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Allocation of Wavelength Converters in All-Optical Networks

Chapter
Part of the Network Theory and Applications book series (NETA, volume 6)

Abstract

All-optical networks deliver information in the optical domain so that the electronic bottleneck can be avoided. They can support high data rate and provide large network capacity. In this chapter, we survey the state-of-the-art technologies for all-optical networks. In particular, we focus on the problem of allocating wavelength converters in all-optical networks. We explain why an all-optical network can use wavelength converters to improve its performance. To maximize the performance, it is necessary to allocate wavelength converters to the network nodes optimally. We describe three approaches to tackle this allocation problem:

  1. 1.

    Intuitive approach: This approach applies intuitive ideas to allocate wavelength converters.

     
  2. 2.

    Analytical approach: In this approach, the network performance is derived analytically, and then optimization algorithms are designed to allocate wavelength converters based on the analytical results. This approach is very popular in the literature and it is adopted by many existing allocation methods. However, various models and assumptions have to be adopted in deriving the network performance, and the resulting allocation methods are only applicable to these specific models and assumptions.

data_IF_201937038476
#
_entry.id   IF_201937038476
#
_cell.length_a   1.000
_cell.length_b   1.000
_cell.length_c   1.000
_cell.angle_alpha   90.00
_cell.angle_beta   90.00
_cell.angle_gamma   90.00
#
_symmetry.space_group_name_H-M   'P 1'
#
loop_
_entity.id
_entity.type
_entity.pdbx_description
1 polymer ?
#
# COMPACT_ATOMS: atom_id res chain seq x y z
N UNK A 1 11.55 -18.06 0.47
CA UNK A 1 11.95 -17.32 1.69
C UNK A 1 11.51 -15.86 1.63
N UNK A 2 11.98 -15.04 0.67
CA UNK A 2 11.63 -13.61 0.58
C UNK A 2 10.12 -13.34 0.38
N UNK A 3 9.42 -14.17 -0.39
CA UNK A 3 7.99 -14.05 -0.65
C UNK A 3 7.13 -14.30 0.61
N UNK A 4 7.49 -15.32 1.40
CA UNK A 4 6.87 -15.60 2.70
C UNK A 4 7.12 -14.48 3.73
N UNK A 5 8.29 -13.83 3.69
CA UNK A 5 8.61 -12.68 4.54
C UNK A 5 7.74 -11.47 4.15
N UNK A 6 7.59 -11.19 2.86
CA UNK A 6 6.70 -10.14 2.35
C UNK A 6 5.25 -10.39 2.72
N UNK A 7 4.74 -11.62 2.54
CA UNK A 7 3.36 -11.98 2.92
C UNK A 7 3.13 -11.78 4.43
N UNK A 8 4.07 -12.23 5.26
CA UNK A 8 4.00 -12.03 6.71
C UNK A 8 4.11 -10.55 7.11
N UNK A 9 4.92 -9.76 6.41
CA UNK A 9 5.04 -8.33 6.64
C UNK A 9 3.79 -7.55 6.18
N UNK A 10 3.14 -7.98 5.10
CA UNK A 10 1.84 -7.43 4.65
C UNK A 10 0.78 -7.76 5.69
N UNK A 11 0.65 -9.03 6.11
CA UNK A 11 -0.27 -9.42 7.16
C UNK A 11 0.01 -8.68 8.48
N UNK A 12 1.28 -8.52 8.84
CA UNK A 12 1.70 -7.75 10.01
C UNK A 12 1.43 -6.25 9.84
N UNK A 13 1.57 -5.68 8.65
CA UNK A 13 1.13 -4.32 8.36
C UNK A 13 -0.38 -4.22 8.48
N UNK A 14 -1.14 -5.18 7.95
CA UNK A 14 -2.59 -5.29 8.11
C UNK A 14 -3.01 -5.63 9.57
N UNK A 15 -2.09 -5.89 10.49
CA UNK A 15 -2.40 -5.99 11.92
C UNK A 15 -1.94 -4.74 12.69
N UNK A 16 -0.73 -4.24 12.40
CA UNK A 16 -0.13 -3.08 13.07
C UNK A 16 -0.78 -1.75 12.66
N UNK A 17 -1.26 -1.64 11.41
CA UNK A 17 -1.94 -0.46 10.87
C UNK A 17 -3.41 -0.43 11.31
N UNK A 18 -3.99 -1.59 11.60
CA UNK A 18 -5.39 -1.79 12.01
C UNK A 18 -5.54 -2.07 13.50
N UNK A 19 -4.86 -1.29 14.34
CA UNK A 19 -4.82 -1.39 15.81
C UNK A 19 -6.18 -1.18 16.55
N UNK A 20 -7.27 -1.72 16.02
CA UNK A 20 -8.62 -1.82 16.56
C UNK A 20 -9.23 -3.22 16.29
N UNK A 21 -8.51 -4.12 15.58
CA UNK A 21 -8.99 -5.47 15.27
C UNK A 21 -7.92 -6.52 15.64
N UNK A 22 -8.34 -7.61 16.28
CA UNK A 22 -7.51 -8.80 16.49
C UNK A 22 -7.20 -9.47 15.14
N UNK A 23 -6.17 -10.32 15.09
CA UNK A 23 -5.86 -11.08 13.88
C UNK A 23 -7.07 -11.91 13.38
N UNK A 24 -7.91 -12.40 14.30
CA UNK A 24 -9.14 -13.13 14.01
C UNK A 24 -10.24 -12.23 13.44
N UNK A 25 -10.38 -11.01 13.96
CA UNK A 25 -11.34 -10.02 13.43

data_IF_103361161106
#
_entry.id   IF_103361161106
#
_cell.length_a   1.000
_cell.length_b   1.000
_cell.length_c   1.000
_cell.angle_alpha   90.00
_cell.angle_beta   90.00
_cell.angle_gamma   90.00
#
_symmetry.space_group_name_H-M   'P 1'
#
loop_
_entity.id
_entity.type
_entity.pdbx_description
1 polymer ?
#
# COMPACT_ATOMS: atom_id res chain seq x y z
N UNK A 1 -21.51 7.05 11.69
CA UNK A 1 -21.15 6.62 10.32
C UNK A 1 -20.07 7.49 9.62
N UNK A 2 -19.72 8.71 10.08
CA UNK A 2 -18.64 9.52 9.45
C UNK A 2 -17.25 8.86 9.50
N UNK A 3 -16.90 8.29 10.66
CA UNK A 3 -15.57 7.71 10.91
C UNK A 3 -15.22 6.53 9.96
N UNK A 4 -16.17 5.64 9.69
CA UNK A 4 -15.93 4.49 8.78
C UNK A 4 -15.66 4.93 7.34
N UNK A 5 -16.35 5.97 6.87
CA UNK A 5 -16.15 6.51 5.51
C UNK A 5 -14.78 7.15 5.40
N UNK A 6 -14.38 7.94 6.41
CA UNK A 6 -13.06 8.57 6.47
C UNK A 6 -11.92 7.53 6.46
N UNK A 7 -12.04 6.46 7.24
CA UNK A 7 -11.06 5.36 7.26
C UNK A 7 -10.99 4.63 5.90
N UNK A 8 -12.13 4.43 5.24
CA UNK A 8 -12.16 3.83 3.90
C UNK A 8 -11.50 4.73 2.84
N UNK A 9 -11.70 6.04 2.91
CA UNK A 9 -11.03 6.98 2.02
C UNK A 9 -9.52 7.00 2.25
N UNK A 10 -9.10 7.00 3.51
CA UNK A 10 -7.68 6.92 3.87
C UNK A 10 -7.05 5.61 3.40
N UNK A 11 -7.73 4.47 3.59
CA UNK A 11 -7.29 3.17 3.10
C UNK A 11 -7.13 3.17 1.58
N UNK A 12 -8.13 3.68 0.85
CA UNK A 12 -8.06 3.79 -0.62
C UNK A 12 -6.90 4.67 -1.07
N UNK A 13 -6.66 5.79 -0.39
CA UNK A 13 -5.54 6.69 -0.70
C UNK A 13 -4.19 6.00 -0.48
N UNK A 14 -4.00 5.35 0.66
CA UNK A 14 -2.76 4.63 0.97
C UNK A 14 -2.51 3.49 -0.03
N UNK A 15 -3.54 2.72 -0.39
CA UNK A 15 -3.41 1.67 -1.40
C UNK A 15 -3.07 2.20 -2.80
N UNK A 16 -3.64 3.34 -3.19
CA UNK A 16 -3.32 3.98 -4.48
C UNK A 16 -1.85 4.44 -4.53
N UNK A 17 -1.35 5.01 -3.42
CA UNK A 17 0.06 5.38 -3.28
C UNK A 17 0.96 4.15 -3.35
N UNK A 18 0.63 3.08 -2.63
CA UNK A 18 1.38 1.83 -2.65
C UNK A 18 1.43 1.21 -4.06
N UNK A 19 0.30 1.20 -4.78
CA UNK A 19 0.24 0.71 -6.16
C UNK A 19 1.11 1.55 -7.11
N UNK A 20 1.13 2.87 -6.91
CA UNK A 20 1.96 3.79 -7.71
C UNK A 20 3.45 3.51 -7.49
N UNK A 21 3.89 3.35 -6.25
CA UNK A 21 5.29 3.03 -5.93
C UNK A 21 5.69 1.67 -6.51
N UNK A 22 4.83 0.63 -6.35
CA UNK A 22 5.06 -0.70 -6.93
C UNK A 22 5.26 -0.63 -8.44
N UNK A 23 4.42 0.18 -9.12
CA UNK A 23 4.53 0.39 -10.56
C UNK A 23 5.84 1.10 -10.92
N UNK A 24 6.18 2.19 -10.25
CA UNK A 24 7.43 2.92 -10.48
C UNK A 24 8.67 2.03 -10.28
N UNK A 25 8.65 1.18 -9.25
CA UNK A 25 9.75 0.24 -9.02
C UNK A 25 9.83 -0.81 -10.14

3. 3.

    Simulation-based optimization approach: In this approach, utilization statistics of wavelength converters are collected from computer simulation, and then optimization algorithms are designed to allocate wavelength converters based on the utilization statistics. This approach is widely applicable and it is not restricted to any particular model or assumption.

     

Keywords

Traffic Load Optical Network Wavelength Division Multiplex Wavelength Conversion Wavelength Assignment 
These keywords were added by machine and not by the authors. This process is experimental and the keywords may be updated as the learning algorithm improves.

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Copyright information

© Kluwer Academic Publishers 2001

Authors and Affiliations

  1. 1.Center for Advanced Telecommunications Systems and ServiceUniversity of Texas at DallasRichardsonUSA
  2. 2.Department of Computer ScienceHong Kong Baptist UniversityHong KongChina

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